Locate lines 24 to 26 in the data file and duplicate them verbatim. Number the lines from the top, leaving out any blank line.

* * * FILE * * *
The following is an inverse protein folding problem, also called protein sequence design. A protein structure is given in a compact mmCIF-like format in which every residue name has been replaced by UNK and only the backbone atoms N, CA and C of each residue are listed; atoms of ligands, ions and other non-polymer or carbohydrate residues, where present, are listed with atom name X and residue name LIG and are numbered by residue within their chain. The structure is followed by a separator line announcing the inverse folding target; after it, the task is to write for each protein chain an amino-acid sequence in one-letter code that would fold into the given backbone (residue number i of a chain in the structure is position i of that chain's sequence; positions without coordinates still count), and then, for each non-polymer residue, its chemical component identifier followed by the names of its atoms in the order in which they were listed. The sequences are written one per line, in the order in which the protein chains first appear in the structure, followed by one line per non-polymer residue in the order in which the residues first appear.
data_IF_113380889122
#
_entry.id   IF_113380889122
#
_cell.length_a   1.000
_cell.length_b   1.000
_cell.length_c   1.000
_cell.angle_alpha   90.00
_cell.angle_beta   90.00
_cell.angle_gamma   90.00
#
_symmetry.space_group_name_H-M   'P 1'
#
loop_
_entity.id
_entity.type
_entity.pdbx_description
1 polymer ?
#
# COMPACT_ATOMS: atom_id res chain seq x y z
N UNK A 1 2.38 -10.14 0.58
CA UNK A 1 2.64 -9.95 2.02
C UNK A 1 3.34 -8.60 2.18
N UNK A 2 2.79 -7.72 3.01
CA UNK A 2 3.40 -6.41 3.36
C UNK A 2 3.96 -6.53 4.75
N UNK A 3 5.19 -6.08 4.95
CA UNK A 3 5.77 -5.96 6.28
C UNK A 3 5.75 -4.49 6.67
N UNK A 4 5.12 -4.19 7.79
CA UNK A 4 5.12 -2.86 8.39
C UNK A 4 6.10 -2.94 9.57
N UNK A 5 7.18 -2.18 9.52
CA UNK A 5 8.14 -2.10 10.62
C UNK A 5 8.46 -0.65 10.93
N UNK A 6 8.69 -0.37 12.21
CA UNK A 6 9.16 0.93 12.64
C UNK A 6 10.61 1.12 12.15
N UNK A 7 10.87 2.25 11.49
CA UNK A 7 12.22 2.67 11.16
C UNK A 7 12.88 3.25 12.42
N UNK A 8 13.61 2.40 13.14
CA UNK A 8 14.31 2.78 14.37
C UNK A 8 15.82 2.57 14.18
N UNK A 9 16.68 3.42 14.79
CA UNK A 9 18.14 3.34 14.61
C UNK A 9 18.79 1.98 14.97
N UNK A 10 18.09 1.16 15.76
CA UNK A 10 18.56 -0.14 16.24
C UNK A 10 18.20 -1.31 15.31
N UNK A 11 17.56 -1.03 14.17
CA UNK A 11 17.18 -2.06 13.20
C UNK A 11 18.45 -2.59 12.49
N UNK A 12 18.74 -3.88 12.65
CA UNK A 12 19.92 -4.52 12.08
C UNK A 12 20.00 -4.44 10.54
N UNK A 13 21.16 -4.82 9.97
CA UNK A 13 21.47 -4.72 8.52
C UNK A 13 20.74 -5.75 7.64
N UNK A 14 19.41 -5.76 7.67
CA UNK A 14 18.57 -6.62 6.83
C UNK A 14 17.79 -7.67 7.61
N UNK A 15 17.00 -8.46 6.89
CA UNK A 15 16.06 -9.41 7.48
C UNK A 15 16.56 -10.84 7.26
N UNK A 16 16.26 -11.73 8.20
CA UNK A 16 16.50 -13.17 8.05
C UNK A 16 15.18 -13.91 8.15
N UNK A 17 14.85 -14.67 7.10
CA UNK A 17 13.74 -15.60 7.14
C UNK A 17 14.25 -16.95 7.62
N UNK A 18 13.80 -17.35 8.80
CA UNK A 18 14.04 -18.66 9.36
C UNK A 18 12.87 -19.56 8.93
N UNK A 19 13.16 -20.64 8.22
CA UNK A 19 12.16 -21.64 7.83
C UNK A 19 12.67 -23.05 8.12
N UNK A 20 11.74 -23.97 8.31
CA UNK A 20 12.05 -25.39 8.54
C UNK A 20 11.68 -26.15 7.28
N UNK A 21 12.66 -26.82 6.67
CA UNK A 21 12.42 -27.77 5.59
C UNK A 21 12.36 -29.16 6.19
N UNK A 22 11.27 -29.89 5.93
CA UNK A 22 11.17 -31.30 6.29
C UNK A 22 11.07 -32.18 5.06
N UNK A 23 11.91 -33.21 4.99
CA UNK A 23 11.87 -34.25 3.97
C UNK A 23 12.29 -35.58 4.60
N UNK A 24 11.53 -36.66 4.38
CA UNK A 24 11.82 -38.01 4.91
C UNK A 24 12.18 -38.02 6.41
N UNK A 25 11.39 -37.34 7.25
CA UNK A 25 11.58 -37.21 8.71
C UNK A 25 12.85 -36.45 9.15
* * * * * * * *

C UNK A 1 3.34 -8.60 2.18
N UNK A 2 2.79 -7.72 3.01
CA UNK A 2 3.40 -6.41 3.36